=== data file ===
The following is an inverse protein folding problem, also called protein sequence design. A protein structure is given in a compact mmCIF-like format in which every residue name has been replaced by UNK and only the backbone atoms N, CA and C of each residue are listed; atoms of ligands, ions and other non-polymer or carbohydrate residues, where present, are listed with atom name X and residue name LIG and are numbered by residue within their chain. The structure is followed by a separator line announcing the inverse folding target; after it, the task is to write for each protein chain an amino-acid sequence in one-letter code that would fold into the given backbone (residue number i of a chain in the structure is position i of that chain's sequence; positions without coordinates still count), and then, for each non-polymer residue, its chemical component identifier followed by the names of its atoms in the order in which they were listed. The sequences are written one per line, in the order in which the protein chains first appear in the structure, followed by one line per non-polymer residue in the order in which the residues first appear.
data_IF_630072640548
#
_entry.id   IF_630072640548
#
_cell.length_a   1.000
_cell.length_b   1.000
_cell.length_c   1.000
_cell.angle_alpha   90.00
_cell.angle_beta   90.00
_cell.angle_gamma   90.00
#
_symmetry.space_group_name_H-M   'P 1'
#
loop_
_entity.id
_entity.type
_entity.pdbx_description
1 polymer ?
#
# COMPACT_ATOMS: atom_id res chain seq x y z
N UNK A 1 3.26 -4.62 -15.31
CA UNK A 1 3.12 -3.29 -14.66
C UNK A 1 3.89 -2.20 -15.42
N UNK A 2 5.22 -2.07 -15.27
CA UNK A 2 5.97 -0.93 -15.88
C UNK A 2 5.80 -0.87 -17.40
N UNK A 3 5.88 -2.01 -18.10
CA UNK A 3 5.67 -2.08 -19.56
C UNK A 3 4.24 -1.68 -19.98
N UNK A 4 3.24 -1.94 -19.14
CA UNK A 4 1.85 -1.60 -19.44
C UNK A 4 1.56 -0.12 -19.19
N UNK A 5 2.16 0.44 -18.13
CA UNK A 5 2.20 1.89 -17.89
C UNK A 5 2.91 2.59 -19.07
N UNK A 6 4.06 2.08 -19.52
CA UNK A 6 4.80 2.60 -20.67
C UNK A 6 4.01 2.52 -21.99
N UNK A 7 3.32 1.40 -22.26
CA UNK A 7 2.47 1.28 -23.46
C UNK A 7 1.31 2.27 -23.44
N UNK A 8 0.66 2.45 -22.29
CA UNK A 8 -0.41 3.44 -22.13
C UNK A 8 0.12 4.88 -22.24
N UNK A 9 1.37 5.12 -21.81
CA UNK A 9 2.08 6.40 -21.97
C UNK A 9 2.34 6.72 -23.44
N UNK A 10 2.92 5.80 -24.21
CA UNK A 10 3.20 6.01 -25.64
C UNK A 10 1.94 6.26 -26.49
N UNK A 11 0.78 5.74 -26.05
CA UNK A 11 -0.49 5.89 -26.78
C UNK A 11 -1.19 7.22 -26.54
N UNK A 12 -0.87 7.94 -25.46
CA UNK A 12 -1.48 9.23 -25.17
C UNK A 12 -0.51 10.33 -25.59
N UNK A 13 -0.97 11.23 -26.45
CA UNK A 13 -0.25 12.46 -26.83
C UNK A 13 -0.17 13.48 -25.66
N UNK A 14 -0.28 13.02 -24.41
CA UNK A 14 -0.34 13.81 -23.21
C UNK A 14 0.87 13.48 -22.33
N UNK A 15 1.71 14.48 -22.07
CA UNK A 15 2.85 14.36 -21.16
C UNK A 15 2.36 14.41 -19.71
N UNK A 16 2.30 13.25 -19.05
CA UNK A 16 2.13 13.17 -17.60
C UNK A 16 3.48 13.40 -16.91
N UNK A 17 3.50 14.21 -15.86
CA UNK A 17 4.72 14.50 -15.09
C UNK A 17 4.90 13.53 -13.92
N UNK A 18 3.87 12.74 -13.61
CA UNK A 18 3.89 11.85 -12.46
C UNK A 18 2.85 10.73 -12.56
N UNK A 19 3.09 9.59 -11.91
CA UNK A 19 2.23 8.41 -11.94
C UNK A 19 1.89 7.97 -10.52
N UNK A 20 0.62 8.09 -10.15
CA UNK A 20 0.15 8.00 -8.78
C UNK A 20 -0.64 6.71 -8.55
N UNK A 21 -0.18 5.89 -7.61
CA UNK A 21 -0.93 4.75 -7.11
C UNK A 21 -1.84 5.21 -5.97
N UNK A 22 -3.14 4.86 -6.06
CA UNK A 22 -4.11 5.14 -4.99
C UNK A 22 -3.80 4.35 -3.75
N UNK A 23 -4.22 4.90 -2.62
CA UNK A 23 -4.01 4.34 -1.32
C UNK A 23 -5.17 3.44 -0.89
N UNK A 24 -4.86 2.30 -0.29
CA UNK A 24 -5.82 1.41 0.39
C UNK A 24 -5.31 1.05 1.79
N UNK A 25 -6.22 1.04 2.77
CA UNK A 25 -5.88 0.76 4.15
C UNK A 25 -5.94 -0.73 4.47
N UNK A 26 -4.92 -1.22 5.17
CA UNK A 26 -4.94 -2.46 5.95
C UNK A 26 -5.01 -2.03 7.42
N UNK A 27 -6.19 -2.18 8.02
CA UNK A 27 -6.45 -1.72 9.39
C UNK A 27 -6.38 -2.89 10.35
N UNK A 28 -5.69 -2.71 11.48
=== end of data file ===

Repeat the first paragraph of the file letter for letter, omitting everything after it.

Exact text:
The following is an inverse protein folding problem, also called protein sequence design. A protein structure is given in a compact mmCIF-like format in which every residue name has been replaced by UNK and only the backbone atoms N, CA and C of each residue are listed; atoms of ligands, ions and other non-polymer or carbohydrate residues, where present, are listed with atom name X and residue name LIG and are numbered by residue within their chain. The structure is followed by a separator line announcing the inverse folding target; after it, the task is to write for each protein chain an amino-acid sequence in one-letter code that would fold into the given backbone (residue number i of a chain in the structure is position i of that chain's sequence; positions without coordinates still count), and then, for each non-polymer residue, its chemical component identifier followed by the names of its atoms in the order in which they were listed. The sequences are written one per line, in the order in which the protein chains first appear in the structure, followed by one line per non-polymer residue in the order in which the residues first appear.